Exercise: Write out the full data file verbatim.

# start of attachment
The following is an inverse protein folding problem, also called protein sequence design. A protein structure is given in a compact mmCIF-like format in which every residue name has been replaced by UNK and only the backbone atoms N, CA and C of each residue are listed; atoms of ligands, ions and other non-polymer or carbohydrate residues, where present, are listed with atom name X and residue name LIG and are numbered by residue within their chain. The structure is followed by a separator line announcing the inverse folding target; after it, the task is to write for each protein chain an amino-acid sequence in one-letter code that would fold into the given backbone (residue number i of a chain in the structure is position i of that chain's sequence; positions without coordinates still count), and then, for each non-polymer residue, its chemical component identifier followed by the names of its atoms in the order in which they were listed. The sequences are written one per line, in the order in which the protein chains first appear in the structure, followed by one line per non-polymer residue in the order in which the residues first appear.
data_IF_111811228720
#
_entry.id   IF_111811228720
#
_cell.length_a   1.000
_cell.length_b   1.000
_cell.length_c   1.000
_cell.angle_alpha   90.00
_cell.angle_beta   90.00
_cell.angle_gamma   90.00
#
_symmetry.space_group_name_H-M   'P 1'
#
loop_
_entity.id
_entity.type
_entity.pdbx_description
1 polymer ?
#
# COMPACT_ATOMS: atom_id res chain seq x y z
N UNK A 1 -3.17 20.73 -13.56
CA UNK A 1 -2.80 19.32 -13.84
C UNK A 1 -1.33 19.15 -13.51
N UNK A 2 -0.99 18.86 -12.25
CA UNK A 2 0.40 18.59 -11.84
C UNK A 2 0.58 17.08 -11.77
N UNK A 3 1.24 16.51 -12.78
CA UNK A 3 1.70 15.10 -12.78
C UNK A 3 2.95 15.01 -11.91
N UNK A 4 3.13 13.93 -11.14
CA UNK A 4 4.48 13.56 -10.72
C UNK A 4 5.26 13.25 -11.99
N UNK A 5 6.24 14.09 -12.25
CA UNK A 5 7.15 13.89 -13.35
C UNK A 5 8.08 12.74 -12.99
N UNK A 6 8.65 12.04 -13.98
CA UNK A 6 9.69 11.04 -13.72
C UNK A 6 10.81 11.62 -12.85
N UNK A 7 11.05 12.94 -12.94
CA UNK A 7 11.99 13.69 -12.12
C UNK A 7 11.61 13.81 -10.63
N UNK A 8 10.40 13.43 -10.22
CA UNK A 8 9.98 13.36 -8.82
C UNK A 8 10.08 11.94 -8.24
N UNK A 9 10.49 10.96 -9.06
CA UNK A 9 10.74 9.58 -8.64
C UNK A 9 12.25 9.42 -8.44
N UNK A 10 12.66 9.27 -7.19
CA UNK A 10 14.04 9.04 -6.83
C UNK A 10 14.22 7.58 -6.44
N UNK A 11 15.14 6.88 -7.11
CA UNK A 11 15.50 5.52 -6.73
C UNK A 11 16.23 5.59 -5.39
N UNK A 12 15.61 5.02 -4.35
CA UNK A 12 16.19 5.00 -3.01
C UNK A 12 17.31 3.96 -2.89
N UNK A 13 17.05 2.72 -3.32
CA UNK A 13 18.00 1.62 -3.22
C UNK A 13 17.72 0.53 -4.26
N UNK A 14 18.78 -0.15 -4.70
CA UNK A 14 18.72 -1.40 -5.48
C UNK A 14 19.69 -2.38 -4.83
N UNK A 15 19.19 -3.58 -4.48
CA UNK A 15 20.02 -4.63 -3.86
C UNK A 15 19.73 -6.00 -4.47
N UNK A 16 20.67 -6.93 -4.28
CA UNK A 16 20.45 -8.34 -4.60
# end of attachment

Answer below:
The following is an inverse protein folding problem, also called protein sequence design. A protein structure is given in a compact mmCIF-like format in which every residue name has been replaced by UNK and only the backbone atoms N, CA and C of each residue are listed; atoms of ligands, ions and other non-polymer or carbohydrate residues, where present, are listed with atom name X and residue name LIG and are numbered by residue within their chain. The structure is followed by a separator line announcing the inverse folding target; after it, the task is to write for each protein chain an amino-acid sequence in one-letter code that would fold into the given backbone (residue number i of a chain in the structure is position i of that chain's sequence; positions without coordinates still count), and then, for each non-polymer residue, its chemical component identifier followed by the names of its atoms in the order in which they were listed. The sequences are written one per line, in the order in which the protein chains first appear in the structure, followed by one line per non-polymer residue in the order in which the residues first appear.
data_IF_111811228720
#
_entry.id   IF_111811228720
#
_cell.length_a   1.000
_cell.length_b   1.000
_cell.length_c   1.000
_cell.angle_alpha   90.00
_cell.angle_beta   90.00
_cell.angle_gamma   90.00
#
_symmetry.space_group_name_H-M   'P 1'
#
loop_
_entity.id
_entity.type
_entity.pdbx_description
1 polymer ?
#
# COMPACT_ATOMS: atom_id res chain seq x y z
N UNK A 1 -3.17 20.73 -13.56
CA UNK A 1 -2.80 19.32 -13.84
C UNK A 1 -1.33 19.15 -13.51
N UNK A 2 -0.99 18.86 -12.25
CA UNK A 2 0.40 18.59 -11.84
C UNK A 2 0.58 17.08 -11.77
N UNK A 3 1.24 16.51 -12.78
CA UNK A 3 1.70 15.10 -12.78
C UNK A 3 2.95 15.01 -11.91
N UNK A 4 3.13 13.93 -11.14
CA UNK A 4 4.48 13.56 -10.72
C UNK A 4 5.26 13.25 -11.99
N UNK A 5 6.24 14.09 -12.25
CA UNK A 5 7.15 13.89 -13.35
C UNK A 5 8.08 12.74 -12.99
N UNK A 6 8.65 12.04 -13.98
CA UNK A 6 9.69 11.04 -13.72
C UNK A 6 10.81 11.62 -12.85
N UNK A 7 11.05 12.94 -12.94
CA UNK A 7 11.99 13.69 -12.12
C UNK A 7 11.61 13.81 -10.63
N UNK A 8 10.40 13.43 -10.22
CA UNK A 8 9.98 13.36 -8.82
C UNK A 8 10.08 11.94 -8.24
N UNK A 9 10.49 10.96 -9.06
CA UNK A 9 10.74 9.58 -8.64
C UNK A 9 12.25 9.42 -8.44
N UNK A 10 12.66 9.27 -7.19
CA UNK A 10 14.04 9.04 -6.83
C UNK A 10 14.22 7.58 -6.44
N UNK A 11 15.14 6.88 -7.11
CA UNK A 11 15.50 5.52 -6.73
C UNK A 11 16.23 5.59 -5.39
N UNK A 12 15.61 5.02 -4.35
CA UNK A 12 16.19 5.00 -3.01
C UNK A 12 17.31 3.96 -2.89
N UNK A 13 17.05 2.72 -3.32
CA UNK A 13 18.00 1.62 -3.22
C UNK A 13 17.72 0.53 -4.26
N UNK A 14 18.78 -0.15 -4.70
CA UNK A 14 18.72 -1.40 -5.48
C UNK A 14 19.69 -2.38 -4.83
N UNK A 15 19.19 -3.58 -4.48
CA UNK A 15 20.02 -4.63 -3.86
C UNK A 15 19.73 -6.00 -4.47
N UNK A 16 20.67 -6.93 -4.28
CA UNK A 16 20.45 -8.34 -4.60